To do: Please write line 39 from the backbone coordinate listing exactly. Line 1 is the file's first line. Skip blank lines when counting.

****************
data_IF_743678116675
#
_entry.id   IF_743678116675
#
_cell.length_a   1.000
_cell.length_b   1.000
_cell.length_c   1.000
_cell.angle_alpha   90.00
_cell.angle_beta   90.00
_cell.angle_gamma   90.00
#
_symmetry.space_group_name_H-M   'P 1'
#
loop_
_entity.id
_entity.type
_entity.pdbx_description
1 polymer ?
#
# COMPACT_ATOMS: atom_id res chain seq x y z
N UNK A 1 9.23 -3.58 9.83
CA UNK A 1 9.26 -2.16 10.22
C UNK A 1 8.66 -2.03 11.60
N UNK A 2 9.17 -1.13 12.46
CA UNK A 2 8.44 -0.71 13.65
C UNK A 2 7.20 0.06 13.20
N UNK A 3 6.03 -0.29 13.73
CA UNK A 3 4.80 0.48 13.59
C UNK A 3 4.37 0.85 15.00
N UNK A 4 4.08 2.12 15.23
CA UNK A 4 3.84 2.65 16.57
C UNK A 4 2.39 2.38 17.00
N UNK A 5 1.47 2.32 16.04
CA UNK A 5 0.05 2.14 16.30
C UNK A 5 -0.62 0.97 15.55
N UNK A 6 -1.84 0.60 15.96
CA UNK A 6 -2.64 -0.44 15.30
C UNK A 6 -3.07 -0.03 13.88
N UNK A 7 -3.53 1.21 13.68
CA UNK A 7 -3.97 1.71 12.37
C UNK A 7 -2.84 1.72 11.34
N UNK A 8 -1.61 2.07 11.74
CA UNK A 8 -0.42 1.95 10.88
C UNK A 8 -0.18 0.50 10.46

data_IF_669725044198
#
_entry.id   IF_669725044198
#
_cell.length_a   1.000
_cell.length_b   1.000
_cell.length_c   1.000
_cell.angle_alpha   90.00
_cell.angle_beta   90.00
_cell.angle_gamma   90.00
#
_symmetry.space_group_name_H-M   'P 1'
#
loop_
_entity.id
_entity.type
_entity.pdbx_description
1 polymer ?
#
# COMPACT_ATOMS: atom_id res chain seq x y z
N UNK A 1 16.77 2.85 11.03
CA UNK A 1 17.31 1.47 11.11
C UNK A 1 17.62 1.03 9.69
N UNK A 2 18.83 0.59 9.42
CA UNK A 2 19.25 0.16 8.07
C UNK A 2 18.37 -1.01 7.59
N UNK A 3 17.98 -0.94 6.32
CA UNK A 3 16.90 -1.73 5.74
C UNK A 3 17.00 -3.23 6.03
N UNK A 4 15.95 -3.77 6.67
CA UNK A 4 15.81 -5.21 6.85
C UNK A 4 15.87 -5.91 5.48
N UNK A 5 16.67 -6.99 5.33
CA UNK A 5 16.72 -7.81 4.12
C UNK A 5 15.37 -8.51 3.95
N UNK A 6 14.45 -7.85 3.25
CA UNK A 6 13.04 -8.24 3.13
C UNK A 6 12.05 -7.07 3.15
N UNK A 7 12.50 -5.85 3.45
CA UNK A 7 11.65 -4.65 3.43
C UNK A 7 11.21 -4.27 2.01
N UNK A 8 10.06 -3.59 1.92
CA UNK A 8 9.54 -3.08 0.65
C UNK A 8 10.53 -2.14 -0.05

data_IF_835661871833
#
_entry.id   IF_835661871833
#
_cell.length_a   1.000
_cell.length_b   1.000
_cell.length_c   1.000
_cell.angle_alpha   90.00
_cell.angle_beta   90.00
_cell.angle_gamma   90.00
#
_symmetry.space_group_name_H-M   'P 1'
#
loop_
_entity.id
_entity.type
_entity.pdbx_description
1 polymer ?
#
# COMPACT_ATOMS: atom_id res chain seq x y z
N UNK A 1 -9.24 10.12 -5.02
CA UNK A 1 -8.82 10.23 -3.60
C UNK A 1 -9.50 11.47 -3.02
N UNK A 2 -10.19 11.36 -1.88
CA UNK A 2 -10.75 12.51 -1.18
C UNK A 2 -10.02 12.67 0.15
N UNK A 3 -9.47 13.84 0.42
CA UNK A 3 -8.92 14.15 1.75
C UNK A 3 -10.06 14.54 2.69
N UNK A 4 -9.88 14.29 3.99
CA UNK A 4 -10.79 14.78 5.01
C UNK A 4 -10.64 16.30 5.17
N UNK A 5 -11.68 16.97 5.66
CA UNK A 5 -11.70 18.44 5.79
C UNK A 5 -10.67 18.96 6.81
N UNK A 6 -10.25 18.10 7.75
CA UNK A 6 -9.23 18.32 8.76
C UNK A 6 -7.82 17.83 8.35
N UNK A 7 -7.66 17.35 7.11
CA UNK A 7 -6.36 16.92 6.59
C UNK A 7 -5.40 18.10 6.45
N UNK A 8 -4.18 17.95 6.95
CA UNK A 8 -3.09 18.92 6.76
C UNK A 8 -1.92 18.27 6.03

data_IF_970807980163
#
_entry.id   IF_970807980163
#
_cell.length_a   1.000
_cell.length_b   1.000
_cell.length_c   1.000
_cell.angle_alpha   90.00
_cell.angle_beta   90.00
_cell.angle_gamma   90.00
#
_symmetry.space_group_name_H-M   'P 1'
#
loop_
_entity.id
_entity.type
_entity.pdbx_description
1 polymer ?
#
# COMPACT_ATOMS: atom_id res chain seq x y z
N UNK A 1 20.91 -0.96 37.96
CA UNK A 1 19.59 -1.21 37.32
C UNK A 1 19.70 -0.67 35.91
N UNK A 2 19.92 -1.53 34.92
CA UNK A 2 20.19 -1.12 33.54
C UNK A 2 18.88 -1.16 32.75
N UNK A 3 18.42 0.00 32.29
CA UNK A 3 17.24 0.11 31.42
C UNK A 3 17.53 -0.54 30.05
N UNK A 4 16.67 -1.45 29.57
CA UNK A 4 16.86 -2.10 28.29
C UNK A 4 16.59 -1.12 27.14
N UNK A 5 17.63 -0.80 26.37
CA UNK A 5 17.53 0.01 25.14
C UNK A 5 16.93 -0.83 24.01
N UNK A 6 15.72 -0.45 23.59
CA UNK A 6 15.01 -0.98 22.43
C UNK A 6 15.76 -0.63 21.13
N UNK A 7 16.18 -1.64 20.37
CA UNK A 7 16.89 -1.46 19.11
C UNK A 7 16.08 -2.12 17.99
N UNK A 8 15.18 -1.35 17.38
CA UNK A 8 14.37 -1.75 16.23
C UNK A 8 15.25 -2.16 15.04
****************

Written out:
N UNK A 7 -3.53 1.21 13.68